One bad oyster – so what?
Last night we ate at a terrific steak house that also does very good seafood. We started with oysters. About 30 minutes after the end of the meal I had that explosive bathroom experience that confirms without a doubt that, yes, that one oyster you ate that seemed a little skunky, probably was not good.
Would I call the restaurant? No. Would I forswear oysters? Never.The meal was great. To paraphrase a childhood icon turned latter-day freak, “One bad oyster don’t spoil the whole bunch girl…”
It’s just an accepted risk of eating raw bi-valves in the world today. The other 7 or so were fine (we split a dozen). The Wedge salad was great, Iceberg, luscious tomato, blue cheese AND olive oil…black pepper…BTW, when, exactly, did we allow ‘experts’ to disregard Iceberg lettuce as worthy? (I have a sneaking suspicion this was the first wave of the annoying food McCarthyism that threatens my caviar, foie gras and lobster. Had we paid attention then …but, I digress.)
So, we were offered Pacific Coast oysters. Since my first Kumamoto, I have sort of unconsciously set the bar at a pretty high level. No flaccid, briny, Malpeques for me. A small, perfect, fresh, melon-y, cucumber-, gem of an oyster will beat all those big fat, diffuse East Coast varieties any day. I will gladly bear the occasional moment (or evening of distress) for the hours of dining pleasure on this flinty, clean, of-the-ocean, delicacy, especially if it’s West Coast or Pacific NW.
I arrive at the table to a perfectly chilled martini and a few morsels of fried calamari, lovingly saved for my consumption. When I ask the waiter the rhetorical “did I marry the right man, or what?” he nods, bows almost imperceptibly, and excuses himself from the table.
We enjoyed the hard-to-find-in-Boston perfect prime rib (rare, split for two), the wedge salad – iceberg, tomato, blue cheese, split a baked potato sour crème.
A lovely evening made better by impeccable service and my observation of the most well-behaved 4 y.o. in a restaurant I’ve seen in ages, at the next table. She held her napkin on her lap, used it appropriately, tried new things (even an anchovy), never raised her voice, conversed pleasantly with her grandparents and the staff… no fussy entitled princess, she. I found myself mesmerized. Where has this endangered species gone?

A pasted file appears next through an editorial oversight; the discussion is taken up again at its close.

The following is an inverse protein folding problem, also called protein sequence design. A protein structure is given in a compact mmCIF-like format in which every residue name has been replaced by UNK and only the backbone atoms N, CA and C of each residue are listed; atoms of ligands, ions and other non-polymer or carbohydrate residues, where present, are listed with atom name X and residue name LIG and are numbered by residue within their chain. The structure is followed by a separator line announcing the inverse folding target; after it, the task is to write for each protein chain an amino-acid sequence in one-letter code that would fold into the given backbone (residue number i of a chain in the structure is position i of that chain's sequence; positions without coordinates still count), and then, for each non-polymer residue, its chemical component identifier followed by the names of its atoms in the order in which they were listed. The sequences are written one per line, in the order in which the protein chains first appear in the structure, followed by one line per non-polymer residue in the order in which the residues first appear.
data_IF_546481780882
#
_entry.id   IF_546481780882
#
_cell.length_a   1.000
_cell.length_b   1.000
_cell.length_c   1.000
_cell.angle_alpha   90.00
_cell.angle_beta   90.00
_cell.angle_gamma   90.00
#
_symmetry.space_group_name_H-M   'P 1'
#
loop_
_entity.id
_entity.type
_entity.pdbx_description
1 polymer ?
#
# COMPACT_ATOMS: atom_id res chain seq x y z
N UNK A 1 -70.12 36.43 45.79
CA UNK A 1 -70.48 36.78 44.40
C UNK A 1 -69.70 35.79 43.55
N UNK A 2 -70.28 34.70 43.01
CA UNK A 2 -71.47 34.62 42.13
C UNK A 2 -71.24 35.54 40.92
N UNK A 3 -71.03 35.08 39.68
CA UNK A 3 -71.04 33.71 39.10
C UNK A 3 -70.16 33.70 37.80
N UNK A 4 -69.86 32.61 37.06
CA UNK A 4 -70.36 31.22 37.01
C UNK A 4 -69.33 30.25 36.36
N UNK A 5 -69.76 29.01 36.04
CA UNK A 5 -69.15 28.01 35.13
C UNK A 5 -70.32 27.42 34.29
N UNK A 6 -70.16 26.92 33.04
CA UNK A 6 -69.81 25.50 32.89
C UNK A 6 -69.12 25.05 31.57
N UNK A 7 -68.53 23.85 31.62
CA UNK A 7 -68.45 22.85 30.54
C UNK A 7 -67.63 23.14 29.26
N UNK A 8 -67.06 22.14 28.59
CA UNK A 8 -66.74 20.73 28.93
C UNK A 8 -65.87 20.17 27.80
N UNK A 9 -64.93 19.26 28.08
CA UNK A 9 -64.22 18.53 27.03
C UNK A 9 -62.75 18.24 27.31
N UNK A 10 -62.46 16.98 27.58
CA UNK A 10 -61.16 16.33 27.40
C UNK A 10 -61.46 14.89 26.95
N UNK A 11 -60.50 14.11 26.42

But back to our oyster – and I will say a few words here about raw seafood. My rules are common sense, not rocket science. Assuming healthy immune systems, one must eat it only at the most trusted places. Enjoy it completely and unimpeded by the awareness of risk. Other than egregious infractions, don’t bother to contact the restaurant if you should, in fact, have the occasional cleansing effect of a bad bit of bacterium. If this is too much to bear, don’t eat them. More for me.
Such are the risks of eating raw seafood. To my mind, this is much less of a worry than the fully cooked meal that keeps you in the loo for hours – a sure sign of bad hygiene in the kitchen. People rant about “food poisoning” to little effect on me. Most all of our food related distress occurs from simple lapses in sanitation. A kitchen worker fails to wash their hands after going to the washroom. Lettuce is improperly washed and perhaps bought from a less expensive source that irrigates with questionable water.
An occasional bad oyster is no one’s fault but mine. And I willingly accept the consequences. Some risks in life are simply outweighed by the momentary pleasure they allow.